NOAA-18

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NOAA-18
NOAA-18 or 19 rendering.jpg
Computer-generated image of NOAA-18 in orbit
Mission typeWeather satellite
OperatorNOAA
COSPAR ID2005-018A
SATCAT no.28654
Mission duration2 years[1]
Spacecraft properties
Spacecraft typeTIROS-N
ManufacturerLockheed Martin
Launch mass1,457 kilograms (3,212 lb)[2]
Power830 watts[3]
Start of mission
Launch dateMay 20, 2005, 10:22:01 (2005-05-20UTC10:22:01Z) UTC[4]
RocketDelta II 7320-10C
Launch siteVandenberg SLC-2W
Orbital parameters
Reference systemGeocentric
RegimeSun-synchronous
Semi-major axis7,230.05 kilometers (4,492.54 mi)[5]
Eccentricity0.0014261[5]
Perigee848 kilometers (527 mi)[5]
Apogee869 kilometers (540 mi)[5]
Inclination99.17 degrees[5]
Period101.97 minutes[5]
EpochJanuary 24, 2015, 12:53:56 UTC[5]
← NOAA-17
NOAA-19 →

NOAA-18, known before launch as NOAA-N, is a weather forecasting satellite run by NOAA. NOAA-N (18) was launched on May 20, 2005,[6] into a sun-synchronous orbit at an altitude of 854 km above the Earth, with an orbital period of 102 minutes.[7] It hosts the AMSU-A, MHS, AVHRR, Space Environment Monitor SEM/2 instrument and High Resolution Infrared Radiation Sounder (HIRS) instruments, as well as the SBUV/2 ozone-monitoring instrument.[8] It is the first NOAA POES satellite to use MHS in place of AMSU-B.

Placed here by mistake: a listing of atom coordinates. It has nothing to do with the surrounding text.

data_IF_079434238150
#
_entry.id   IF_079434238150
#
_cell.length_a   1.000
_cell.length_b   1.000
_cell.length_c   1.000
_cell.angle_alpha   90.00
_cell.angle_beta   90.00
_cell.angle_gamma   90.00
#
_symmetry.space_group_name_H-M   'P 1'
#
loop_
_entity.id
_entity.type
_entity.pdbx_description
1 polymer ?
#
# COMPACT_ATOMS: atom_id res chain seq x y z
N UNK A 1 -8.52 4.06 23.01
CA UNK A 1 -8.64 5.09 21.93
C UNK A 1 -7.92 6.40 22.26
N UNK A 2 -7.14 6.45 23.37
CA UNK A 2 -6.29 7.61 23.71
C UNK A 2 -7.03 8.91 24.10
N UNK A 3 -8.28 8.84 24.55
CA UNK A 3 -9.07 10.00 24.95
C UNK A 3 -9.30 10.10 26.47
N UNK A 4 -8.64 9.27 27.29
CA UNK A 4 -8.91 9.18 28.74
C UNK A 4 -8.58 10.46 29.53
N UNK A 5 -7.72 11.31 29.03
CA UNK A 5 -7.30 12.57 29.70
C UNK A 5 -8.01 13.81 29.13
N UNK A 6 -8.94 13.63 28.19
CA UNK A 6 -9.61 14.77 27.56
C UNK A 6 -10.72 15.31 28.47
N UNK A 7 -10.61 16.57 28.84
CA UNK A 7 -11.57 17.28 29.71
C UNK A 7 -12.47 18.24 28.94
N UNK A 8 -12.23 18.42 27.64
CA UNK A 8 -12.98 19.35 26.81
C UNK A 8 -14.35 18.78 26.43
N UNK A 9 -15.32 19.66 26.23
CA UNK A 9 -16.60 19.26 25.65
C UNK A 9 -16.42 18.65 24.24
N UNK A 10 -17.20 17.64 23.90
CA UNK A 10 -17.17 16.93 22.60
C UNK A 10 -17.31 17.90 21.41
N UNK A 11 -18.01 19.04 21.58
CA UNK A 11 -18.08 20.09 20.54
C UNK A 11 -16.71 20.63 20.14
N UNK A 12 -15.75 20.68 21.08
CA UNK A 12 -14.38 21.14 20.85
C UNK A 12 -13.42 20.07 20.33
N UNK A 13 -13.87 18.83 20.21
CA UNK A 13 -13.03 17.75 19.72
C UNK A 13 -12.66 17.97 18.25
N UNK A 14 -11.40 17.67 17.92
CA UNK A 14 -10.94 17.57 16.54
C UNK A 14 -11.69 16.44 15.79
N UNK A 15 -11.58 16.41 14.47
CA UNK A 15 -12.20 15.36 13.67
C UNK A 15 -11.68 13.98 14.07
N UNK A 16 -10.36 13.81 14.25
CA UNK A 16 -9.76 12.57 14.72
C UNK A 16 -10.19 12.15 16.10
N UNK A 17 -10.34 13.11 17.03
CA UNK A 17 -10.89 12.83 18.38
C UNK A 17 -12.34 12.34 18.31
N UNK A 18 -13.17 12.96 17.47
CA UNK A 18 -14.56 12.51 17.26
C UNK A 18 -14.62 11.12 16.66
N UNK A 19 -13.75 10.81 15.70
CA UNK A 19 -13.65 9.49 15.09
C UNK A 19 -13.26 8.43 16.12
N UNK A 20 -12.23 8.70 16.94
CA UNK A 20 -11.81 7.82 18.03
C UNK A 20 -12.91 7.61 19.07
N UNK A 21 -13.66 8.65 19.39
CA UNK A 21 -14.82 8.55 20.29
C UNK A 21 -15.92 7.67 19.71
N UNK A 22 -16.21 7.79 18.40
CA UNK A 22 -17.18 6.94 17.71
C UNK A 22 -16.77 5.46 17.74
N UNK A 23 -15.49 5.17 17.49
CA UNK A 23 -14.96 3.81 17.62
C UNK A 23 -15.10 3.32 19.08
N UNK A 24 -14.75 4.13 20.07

APT transmission frequency is 137.9125 MHz (NOAA-18 changed frequencies with NOAA-19 on June 23, 2009).[9]

References[edit]

  1. ^ Krebs, Gunter. "NOAA 18, 19 (NOAA N, N')". Gunter's Space Page. Retrieved December 9, 2013.
  2. ^ "NOAA 18". National Space Science Data Center. Retrieved December 9, 2013.
  3. ^ "UCS Satellite Database". Union of Concerned Scientists. Retrieved December 8, 2013.
  4. ^ McDowell, Jonathan. "Launch Log". Jonathan's Space Page. Retrieved December 9, 2013.
  5. ^ a b c d e f g "NOAA 18 Satellite details 2005-018A NORAD 28654". N2YO. January 24, 2015. Retrieved January 25, 2015.
  6. ^ "NOAA-N Prime" (PDF). NP-2008-10-056-GSFC. NASA Goddard Space Flight Center. December 16, 2008. Archived from the original (PDF) on February 16, 2013. Retrieved October 8, 2010.
  7. ^ "Spacecraft Status Summary". Archived from the original on November 18, 2010. Retrieved October 8, 2010.
  8. ^ "NOAA-N" (PDF). Osd.noaa.gov. Archived from the original (PDF) on March 2, 2012. Retrieved March 7, 2016.
  9. ^ "software to decode APT and WEFAX signals from weather satellites". WXtoImg. Retrieved March 7, 2016.